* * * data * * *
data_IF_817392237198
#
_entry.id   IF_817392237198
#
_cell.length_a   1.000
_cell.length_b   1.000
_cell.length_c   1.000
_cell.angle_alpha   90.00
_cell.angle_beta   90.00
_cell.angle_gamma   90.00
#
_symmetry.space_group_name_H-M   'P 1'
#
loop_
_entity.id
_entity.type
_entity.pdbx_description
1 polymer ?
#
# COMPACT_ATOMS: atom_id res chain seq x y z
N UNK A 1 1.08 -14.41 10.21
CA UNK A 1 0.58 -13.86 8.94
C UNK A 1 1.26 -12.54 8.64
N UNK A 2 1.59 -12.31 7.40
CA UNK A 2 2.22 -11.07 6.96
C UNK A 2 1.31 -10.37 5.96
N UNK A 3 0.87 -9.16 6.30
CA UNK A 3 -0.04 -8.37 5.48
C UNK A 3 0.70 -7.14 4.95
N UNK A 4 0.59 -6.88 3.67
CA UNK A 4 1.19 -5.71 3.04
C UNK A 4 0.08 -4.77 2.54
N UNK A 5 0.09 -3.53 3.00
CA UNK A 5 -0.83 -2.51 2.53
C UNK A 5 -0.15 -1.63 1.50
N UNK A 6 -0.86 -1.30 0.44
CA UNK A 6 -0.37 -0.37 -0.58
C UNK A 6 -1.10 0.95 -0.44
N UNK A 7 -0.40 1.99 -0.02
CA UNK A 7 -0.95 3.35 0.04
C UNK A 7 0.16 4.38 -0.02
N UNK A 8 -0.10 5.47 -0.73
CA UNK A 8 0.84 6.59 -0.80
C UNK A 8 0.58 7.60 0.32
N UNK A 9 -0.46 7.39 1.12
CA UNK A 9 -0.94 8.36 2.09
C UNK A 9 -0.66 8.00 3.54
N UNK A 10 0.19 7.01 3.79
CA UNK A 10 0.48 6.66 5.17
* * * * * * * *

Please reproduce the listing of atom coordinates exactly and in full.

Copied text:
data_IF_817392237198
#
_entry.id   IF_817392237198
#
_cell.length_a   1.000
_cell.length_b   1.000
_cell.length_c   1.000
_cell.angle_alpha   90.00
_cell.angle_beta   90.00
_cell.angle_gamma   90.00
#
_symmetry.space_group_name_H-M   'P 1'
#
loop_
_entity.id
_entity.type
_entity.pdbx_description
1 polymer ?
#
# COMPACT_ATOMS: atom_id res chain seq x y z
N UNK A 1 1.08 -14.41 10.21
CA UNK A 1 0.58 -13.86 8.94
C UNK A 1 1.26 -12.54 8.64
N UNK A 2 1.59 -12.31 7.40
CA UNK A 2 2.22 -11.07 6.96
C UNK A 2 1.31 -10.37 5.96
N UNK A 3 0.87 -9.16 6.30
CA UNK A 3 -0.04 -8.37 5.48
C UNK A 3 0.70 -7.14 4.95
N UNK A 4 0.59 -6.88 3.67
CA UNK A 4 1.19 -5.71 3.04
C UNK A 4 0.08 -4.77 2.54
N UNK A 5 0.09 -3.53 3.00
CA UNK A 5 -0.83 -2.51 2.53
C UNK A 5 -0.15 -1.63 1.50
N UNK A 6 -0.86 -1.30 0.44
CA UNK A 6 -0.37 -0.37 -0.58
C UNK A 6 -1.10 0.95 -0.44
N UNK A 7 -0.40 1.99 -0.02
CA UNK A 7 -0.95 3.35 0.04
C UNK A 7 0.16 4.38 -0.02
N UNK A 8 -0.10 5.47 -0.73
CA UNK A 8 0.84 6.59 -0.80
C UNK A 8 0.58 7.60 0.32
N UNK A 9 -0.46 7.39 1.12
CA UNK A 9 -0.94 8.36 2.09
C UNK A 9 -0.66 8.00 3.54
N UNK A 10 0.19 7.01 3.79
CA UNK A 10 0.48 6.66 5.17